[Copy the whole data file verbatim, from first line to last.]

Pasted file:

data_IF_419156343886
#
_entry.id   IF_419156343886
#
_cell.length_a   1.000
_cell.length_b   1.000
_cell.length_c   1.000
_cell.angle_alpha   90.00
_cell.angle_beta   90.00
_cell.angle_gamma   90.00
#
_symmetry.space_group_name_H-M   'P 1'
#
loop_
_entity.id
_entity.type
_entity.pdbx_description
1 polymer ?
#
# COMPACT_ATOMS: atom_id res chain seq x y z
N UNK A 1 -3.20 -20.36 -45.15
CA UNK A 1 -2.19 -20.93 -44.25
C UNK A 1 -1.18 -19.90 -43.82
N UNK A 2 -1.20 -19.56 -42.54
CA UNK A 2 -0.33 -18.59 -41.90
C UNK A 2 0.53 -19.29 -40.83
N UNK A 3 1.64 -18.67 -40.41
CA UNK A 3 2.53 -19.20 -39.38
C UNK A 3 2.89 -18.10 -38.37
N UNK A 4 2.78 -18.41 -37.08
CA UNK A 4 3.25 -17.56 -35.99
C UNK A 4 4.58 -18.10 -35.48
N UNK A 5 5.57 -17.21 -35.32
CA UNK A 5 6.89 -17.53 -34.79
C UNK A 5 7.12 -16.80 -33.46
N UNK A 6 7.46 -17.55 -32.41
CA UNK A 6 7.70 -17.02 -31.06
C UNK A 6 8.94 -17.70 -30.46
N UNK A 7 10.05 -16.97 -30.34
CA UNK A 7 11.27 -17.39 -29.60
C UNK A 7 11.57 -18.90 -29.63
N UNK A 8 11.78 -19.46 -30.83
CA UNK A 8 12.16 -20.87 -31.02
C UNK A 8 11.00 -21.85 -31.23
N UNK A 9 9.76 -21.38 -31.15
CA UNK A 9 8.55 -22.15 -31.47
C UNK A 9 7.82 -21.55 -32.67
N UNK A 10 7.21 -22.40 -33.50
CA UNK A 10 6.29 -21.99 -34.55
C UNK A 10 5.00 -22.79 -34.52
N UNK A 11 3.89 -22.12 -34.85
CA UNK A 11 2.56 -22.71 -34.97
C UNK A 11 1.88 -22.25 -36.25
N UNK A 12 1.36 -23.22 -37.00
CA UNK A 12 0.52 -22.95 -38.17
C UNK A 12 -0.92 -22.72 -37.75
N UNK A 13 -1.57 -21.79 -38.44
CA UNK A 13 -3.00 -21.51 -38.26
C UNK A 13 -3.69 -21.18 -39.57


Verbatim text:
data_IF_419156343886
#
_entry.id   IF_419156343886
#
_cell.length_a   1.000
_cell.length_b   1.000
_cell.length_c   1.000
_cell.angle_alpha   90.00
_cell.angle_beta   90.00
_cell.angle_gamma   90.00
#
_symmetry.space_group_name_H-M   'P 1'
#
loop_
_entity.id
_entity.type
_entity.pdbx_description
1 polymer ?
#
# COMPACT_ATOMS: atom_id res chain seq x y z
N UNK A 1 -3.20 -20.36 -45.15
CA UNK A 1 -2.19 -20.93 -44.25
C UNK A 1 -1.18 -19.90 -43.82
N UNK A 2 -1.20 -19.56 -42.54
CA UNK A 2 -0.33 -18.59 -41.90
C UNK A 2 0.53 -19.29 -40.83
N UNK A 3 1.64 -18.67 -40.41
CA UNK A 3 2.53 -19.20 -39.38
C UNK A 3 2.89 -18.10 -38.37
N UNK A 4 2.78 -18.41 -37.08
CA UNK A 4 3.25 -17.56 -35.99
C UNK A 4 4.58 -18.10 -35.48
N UNK A 5 5.57 -17.21 -35.32
CA UNK A 5 6.89 -17.53 -34.79
C UNK A 5 7.12 -16.80 -33.46
N UNK A 6 7.46 -17.55 -32.41
CA UNK A 6 7.70 -17.02 -31.06
C UNK A 6 8.94 -17.70 -30.46
N UNK A 7 10.05 -16.97 -30.34
CA UNK A 7 11.27 -17.39 -29.60
C UNK A 7 11.57 -18.90 -29.63
N UNK A 8 11.78 -19.46 -30.83
CA UNK A 8 12.16 -20.87 -31.02
C UNK A 8 11.00 -21.85 -31.23
N UNK A 9 9.76 -21.38 -31.15
CA UNK A 9 8.55 -22.15 -31.47
C UNK A 9 7.82 -21.55 -32.67
N UNK A 10 7.21 -22.40 -33.50
CA UNK A 10 6.29 -21.99 -34.55
C UNK A 10 5.00 -22.79 -34.52
N UNK A 11 3.89 -22.12 -34.85
CA UNK A 11 2.56 -22.71 -34.97
C UNK A 11 1.88 -22.25 -36.25
N UNK A 12 1.36 -23.22 -37.00
CA UNK A 12 0.52 -22.95 -38.17
C UNK A 12 -0.92 -22.72 -37.75
N UNK A 13 -1.57 -21.79 -38.44
CA UNK A 13 -3.00 -21.51 -38.26
C UNK A 13 -3.69 -21.18 -39.57